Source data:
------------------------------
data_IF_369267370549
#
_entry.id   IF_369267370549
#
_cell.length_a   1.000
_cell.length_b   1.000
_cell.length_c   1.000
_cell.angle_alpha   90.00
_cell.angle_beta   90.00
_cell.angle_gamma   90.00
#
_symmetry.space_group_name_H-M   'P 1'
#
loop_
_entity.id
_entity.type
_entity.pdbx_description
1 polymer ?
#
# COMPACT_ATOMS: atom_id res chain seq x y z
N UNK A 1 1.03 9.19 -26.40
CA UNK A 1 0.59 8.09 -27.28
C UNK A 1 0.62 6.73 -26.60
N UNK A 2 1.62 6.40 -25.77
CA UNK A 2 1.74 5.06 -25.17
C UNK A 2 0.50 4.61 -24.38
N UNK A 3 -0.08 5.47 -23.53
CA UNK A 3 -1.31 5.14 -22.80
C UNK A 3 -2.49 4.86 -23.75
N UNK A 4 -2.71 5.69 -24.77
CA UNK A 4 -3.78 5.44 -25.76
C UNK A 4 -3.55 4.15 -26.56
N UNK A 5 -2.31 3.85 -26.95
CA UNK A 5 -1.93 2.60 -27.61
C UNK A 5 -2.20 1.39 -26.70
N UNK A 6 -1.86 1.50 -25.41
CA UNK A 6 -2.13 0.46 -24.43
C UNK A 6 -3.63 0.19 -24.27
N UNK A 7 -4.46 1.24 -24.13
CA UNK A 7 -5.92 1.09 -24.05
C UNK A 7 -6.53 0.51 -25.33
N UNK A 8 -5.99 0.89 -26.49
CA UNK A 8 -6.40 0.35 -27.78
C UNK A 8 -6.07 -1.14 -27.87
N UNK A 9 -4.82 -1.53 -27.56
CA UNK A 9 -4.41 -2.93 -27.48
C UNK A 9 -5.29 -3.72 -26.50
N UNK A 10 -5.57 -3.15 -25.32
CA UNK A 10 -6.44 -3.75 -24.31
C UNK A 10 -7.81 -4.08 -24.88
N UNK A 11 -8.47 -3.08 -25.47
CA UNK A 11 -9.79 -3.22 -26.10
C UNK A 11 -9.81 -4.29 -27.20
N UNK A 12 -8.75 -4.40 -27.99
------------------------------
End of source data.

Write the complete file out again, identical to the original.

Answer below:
data_IF_369267370549
#
_entry.id   IF_369267370549
#
_cell.length_a   1.000
_cell.length_b   1.000
_cell.length_c   1.000
_cell.angle_alpha   90.00
_cell.angle_beta   90.00
_cell.angle_gamma   90.00
#
_symmetry.space_group_name_H-M   'P 1'
#
loop_
_entity.id
_entity.type
_entity.pdbx_description
1 polymer ?
#
# COMPACT_ATOMS: atom_id res chain seq x y z
N UNK A 1 1.03 9.19 -26.40
CA UNK A 1 0.59 8.09 -27.28
C UNK A 1 0.62 6.73 -26.60
N UNK A 2 1.62 6.40 -25.77
CA UNK A 2 1.74 5.06 -25.17
C UNK A 2 0.50 4.61 -24.38
N UNK A 3 -0.08 5.47 -23.53
CA UNK A 3 -1.31 5.14 -22.80
C UNK A 3 -2.49 4.86 -23.75
N UNK A 4 -2.71 5.69 -24.77
CA UNK A 4 -3.78 5.44 -25.76
C UNK A 4 -3.55 4.15 -26.56
N UNK A 5 -2.31 3.85 -26.95
CA UNK A 5 -1.93 2.60 -27.61
C UNK A 5 -2.20 1.39 -26.70
N UNK A 6 -1.86 1.50 -25.41
CA UNK A 6 -2.13 0.46 -24.43
C UNK A 6 -3.63 0.19 -24.27
N UNK A 7 -4.46 1.24 -24.13
CA UNK A 7 -5.92 1.09 -24.05
C UNK A 7 -6.53 0.51 -25.33
N UNK A 8 -5.99 0.89 -26.49
CA UNK A 8 -6.40 0.35 -27.78
C UNK A 8 -6.07 -1.14 -27.87
N UNK A 9 -4.82 -1.53 -27.56
CA UNK A 9 -4.41 -2.93 -27.48
C UNK A 9 -5.29 -3.72 -26.50
N UNK A 10 -5.57 -3.15 -25.32
CA UNK A 10 -6.44 -3.75 -24.31
C UNK A 10 -7.81 -4.08 -24.88
N UNK A 11 -8.47 -3.08 -25.47
CA UNK A 11 -9.79 -3.22 -26.10
C UNK A 11 -9.81 -4.29 -27.20
N UNK A 12 -8.75 -4.40 -27.99